Throughout the 1960s and 1970s Toronto's planners and policy makers were little seduced by the city's old buildings, and in many cases sought to expand and develop Toronto from the ground up.
There are countless ways that one could track this particular strand of Toronto's story — by looking at plans for superhighways, at the grand buildings lost to demolition, or even at aerial photos that depict the changing shape of the city — but the starkest visual evidence is the preponderance of parking lots in the downtown core during this period.
At the time, buildings weren't just knocked down in order to be replaced with newer structures, but to sit in limbo before development eventually proceeded.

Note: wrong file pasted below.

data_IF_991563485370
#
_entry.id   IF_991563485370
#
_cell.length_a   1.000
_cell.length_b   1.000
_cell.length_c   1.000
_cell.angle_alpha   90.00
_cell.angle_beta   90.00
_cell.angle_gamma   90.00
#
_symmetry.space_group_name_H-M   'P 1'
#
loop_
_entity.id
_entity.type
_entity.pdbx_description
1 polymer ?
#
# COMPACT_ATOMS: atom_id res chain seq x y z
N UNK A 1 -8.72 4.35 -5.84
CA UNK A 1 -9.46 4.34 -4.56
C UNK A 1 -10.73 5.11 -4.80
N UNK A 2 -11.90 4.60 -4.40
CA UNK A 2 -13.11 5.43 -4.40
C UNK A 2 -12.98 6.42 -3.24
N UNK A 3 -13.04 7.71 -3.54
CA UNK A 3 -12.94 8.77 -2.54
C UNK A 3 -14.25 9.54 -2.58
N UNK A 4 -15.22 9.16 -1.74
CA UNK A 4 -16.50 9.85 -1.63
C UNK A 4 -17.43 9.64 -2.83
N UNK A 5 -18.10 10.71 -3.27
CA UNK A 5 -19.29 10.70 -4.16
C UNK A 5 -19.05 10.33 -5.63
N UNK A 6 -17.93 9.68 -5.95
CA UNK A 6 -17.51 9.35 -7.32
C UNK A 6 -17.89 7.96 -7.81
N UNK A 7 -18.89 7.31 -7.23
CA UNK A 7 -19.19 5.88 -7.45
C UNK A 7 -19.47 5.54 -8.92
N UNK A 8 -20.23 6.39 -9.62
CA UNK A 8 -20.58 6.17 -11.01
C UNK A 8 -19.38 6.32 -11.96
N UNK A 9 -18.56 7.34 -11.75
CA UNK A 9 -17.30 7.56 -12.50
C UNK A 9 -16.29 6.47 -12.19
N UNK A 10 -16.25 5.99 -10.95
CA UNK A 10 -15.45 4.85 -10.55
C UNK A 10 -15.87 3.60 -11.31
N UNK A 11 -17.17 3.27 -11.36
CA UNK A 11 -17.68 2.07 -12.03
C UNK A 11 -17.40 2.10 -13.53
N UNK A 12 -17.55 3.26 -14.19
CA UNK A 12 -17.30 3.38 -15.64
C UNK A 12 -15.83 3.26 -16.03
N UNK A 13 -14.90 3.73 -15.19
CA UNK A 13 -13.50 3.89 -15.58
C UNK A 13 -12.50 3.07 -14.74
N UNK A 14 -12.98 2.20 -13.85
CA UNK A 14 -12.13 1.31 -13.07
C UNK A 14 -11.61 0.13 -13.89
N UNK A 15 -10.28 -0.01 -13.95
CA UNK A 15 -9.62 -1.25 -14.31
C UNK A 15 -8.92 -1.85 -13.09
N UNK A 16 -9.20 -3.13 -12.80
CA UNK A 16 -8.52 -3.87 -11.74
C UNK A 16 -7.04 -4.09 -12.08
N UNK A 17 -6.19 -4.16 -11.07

Perhaps the best example of this involves the former Board of Trade Building, located at Yonge and Front streets, which was knocked down in 1958 only to sit vacant (save for a few parked cars) until construction began on the EDS Building in the early 1980s.
Most of the empty spaces in these images have since been filled via Toronto's various real estate and development booms, though some not until more recently than you might think.
It nevertheless remains mind-boggling to see just how thinned out these areas were only 30 years ago, particularly considering that they were generally quite dense to begin with. Here's a look at Toronto of the 1960s and 70s, a place where it was never hard to find a parking spot.
Behold, that time when Toronto was a city of parking lots.
by Derek Flack via blogTO
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